A Little Respect: Saraswathi Vedam on Reducing Over-Intervention in Maternal Care Through More Autonomy
Governments and health organizations have made remarkable gains in reducing maternal mortality and morbidity rates around the world. Much of those gains have been driven by increasing capacity, directing more women to hospitals and clinics to ensure they get modern medical care. Increasingly, however, experts are realizing that this push has brought challenges of its own.
“We have these huge numbers of women going into hospitals with three to a bed and overcrowded hospitals and terrible conditions, and we have not improved the outcomes,” says Saraswathi Vedam, an associate professor and lead investigator at the University of British Columbia’s Birth Place Lab, in this week’s podcast. “Institutional birth has not been shown to be the answer,” she says. Instead, “it’s about skilled attendants and respectful care.”
Under crowded and hectic conditions, many women feel pressure to undergo unnecessary obstetric interventions that are both expensive and dangerous, including Caesarean sections (C-sections) and episiotomies, a phenomenon The Lancet refers to as “too much, too soon.”
“When we talk about interventions and too much too soon,” Vedam says, “we need to understand who’s making the decisions, what’s driving the decisions.”
The Birth Place Lab created the Mother’s Autonomy in Decision Making (MADM) scale and the Mothers on Respect (MOR) index to help quantify the experiences of expecting women and families and record their perceptions of respect and agency throughout the process.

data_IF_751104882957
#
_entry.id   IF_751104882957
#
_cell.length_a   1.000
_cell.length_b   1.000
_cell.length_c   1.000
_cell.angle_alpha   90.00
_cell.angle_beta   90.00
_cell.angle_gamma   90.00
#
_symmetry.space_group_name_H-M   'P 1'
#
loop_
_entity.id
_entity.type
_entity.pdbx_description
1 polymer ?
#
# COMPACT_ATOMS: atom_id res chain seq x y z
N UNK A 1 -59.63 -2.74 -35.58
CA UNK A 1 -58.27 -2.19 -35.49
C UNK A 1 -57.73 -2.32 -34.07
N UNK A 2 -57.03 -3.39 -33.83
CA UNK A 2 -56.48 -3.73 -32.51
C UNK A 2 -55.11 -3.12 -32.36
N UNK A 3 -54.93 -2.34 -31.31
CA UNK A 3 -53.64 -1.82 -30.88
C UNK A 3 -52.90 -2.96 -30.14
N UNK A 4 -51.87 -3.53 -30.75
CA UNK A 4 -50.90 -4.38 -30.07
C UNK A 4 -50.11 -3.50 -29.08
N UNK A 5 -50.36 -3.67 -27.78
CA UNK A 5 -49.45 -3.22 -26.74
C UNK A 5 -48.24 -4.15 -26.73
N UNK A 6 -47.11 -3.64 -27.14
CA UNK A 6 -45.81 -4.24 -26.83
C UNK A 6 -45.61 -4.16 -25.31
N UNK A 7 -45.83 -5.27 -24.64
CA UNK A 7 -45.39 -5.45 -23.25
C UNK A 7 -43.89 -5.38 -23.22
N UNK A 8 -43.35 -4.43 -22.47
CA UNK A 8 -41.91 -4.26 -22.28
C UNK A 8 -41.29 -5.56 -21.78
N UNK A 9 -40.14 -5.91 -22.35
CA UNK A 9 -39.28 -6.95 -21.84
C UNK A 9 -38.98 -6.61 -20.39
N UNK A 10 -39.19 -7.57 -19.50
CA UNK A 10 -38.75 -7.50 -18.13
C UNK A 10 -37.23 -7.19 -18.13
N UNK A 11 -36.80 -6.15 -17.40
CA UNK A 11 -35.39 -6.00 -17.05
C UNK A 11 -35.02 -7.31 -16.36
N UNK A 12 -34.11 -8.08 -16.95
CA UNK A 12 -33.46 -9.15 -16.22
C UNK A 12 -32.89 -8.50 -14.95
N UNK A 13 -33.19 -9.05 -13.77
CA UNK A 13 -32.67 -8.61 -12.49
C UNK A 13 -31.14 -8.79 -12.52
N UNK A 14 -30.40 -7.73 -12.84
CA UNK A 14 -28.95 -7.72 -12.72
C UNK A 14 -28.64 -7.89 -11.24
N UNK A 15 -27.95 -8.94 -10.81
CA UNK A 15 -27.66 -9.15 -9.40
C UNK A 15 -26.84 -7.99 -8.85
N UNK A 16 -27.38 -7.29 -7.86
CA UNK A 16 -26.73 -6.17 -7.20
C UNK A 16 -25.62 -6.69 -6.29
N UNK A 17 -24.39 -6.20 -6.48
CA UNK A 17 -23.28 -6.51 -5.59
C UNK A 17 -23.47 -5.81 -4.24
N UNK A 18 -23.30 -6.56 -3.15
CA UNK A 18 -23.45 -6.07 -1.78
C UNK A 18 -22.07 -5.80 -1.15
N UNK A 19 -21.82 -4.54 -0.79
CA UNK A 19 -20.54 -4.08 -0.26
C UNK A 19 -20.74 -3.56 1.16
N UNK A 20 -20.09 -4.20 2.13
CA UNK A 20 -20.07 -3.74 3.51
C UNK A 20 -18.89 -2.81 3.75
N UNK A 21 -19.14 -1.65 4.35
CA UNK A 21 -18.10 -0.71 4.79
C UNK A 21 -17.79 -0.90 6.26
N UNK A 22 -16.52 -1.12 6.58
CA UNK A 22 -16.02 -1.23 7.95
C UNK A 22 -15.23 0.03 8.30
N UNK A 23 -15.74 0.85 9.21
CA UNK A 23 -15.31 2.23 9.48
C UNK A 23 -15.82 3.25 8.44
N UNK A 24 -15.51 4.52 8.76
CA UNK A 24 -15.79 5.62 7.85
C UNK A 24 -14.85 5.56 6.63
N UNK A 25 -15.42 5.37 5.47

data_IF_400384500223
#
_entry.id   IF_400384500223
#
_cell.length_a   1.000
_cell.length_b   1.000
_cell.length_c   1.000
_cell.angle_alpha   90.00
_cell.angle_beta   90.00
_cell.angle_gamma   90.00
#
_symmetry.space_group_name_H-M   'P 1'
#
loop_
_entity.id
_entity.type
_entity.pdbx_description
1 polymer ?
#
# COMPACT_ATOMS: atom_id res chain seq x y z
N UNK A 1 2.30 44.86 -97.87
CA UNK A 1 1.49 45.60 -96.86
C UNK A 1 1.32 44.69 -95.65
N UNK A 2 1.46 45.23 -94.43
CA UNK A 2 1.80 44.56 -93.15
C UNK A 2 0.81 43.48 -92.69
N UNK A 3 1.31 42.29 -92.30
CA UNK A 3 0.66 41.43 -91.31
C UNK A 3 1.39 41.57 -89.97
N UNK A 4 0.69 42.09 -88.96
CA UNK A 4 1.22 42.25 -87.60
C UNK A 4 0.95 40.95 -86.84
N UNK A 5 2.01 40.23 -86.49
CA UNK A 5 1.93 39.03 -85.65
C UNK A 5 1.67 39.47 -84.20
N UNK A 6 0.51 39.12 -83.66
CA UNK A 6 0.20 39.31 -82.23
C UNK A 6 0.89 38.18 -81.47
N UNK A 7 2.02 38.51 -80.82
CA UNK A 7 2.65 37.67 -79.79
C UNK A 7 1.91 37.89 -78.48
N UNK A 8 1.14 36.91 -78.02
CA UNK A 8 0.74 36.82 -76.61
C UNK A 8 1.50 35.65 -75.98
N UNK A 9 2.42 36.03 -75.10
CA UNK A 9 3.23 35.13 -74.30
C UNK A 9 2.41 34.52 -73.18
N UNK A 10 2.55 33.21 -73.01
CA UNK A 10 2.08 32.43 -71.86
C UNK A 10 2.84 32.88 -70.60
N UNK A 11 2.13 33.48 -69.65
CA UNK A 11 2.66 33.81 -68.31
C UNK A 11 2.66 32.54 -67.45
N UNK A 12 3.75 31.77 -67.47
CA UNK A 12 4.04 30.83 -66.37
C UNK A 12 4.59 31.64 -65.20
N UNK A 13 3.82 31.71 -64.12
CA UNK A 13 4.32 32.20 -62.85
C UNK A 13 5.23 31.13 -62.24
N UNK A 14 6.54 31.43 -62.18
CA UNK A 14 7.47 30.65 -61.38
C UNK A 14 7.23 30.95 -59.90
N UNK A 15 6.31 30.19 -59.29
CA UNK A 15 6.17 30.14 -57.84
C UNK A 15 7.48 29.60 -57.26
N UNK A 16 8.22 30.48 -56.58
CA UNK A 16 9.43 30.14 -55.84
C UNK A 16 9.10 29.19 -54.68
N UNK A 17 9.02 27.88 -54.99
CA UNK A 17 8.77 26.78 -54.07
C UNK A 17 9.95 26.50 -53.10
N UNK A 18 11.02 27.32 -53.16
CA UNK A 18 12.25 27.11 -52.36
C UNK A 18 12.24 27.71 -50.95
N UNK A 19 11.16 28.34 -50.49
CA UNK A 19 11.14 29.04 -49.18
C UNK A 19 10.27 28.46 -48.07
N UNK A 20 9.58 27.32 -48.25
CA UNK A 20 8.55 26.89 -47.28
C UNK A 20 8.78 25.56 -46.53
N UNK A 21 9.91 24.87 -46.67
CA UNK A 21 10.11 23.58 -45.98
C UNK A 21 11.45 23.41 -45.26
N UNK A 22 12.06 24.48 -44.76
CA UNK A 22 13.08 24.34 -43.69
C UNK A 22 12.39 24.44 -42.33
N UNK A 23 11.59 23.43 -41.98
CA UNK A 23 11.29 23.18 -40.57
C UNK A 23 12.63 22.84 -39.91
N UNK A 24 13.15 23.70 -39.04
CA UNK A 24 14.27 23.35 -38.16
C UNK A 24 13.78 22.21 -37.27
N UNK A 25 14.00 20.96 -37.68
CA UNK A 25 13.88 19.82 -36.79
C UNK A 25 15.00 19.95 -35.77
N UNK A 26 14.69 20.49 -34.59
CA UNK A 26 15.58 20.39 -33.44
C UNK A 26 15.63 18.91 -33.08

Among the nearly 3,400 women from various backgrounds who took part in the Changing Childbirth in British Columbia study, for example, 95 percent said it was “very important” or “important” that they lead the decisions about their own pregnancy, birth, and baby care.
Yet, the bulk of the decisions are being driven by providers. Among respondents in three recent maternal care studies, “two in five women felt pressured to have a C-section,” Vedam says. “It wasn’t whether they had the intervention [that affected their perception of care], it was whether or not they felt involved in decision-making.” Women consistently responded to more personalized and higher quality care. Midwifery clients reported more respectful treatment wherever they delivered, Vedam says, as well as higher autonomy scores.
“We think that it has something to do with time,” she says. When women have enough time to consider their options and make more informed choices, maternal care is more collaborative, and costly and risky over-interventions are avoided.
Saraswathi Vedam spoke at the Wilson Center on April 24, 2017.
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